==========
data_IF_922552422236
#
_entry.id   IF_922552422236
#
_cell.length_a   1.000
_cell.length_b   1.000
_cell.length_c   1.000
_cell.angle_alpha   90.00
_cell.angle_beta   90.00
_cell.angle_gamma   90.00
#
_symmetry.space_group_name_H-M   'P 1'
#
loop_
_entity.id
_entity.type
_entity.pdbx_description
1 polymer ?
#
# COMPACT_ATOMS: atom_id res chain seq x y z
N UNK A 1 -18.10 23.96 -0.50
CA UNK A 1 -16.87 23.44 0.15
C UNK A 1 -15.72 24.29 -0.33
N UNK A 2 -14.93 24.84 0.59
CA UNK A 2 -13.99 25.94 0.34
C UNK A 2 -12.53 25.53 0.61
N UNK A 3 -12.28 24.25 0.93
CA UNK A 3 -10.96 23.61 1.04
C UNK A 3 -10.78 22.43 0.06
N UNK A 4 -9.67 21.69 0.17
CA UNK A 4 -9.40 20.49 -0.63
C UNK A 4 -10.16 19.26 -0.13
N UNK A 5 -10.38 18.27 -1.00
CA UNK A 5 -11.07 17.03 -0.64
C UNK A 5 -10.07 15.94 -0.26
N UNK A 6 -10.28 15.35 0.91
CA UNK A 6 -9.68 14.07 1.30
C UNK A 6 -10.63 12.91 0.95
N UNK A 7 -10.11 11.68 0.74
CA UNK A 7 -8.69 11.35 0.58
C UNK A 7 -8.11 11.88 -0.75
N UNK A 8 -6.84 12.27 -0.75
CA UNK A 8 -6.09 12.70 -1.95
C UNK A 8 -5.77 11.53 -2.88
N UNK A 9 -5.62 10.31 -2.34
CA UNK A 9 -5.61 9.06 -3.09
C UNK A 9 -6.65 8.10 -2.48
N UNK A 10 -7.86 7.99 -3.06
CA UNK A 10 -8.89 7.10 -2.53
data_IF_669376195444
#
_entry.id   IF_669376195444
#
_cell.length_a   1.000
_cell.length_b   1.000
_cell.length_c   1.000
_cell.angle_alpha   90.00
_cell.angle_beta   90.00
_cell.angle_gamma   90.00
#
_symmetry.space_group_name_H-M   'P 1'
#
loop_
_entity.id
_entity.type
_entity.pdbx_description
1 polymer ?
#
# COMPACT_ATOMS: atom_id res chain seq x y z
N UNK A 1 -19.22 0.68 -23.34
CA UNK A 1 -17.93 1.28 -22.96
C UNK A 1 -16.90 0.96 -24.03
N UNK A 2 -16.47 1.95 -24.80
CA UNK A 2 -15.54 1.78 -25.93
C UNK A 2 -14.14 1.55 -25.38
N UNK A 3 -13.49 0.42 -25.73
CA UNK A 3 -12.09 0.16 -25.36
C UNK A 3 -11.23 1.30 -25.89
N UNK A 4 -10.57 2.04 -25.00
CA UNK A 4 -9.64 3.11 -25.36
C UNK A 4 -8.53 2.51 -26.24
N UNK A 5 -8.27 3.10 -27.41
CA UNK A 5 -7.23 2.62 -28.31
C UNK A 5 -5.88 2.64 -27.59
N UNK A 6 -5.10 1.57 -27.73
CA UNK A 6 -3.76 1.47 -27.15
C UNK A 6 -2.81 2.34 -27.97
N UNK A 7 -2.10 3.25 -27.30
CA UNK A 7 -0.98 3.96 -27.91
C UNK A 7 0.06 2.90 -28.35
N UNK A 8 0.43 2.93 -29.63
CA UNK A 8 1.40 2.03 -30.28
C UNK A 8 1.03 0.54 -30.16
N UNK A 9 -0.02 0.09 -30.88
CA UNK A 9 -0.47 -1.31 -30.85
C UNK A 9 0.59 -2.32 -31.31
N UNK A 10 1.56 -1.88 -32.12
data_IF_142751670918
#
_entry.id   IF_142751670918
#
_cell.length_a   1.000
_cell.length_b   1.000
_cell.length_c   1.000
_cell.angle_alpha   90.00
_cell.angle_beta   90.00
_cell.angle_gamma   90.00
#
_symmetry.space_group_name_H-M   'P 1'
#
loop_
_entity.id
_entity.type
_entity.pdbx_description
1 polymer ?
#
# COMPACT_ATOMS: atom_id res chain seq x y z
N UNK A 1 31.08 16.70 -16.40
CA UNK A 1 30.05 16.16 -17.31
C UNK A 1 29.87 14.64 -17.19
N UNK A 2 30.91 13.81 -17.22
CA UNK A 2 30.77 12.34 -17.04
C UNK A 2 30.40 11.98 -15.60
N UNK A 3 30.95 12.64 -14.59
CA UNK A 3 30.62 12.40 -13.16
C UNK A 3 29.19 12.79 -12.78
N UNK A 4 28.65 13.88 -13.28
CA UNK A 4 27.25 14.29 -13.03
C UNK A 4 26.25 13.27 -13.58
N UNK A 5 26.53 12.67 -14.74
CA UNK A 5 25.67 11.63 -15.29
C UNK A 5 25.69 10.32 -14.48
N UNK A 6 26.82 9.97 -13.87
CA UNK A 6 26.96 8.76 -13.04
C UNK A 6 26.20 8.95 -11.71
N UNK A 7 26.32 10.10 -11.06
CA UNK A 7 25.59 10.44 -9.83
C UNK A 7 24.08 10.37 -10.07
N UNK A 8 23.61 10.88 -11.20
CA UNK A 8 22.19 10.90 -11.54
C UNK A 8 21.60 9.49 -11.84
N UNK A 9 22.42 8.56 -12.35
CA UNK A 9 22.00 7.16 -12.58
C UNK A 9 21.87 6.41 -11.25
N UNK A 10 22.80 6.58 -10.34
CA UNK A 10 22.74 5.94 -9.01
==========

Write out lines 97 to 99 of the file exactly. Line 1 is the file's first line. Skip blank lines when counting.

N UNK A 10 1.56 -1.88 -32.12
data_IF_142751670918
#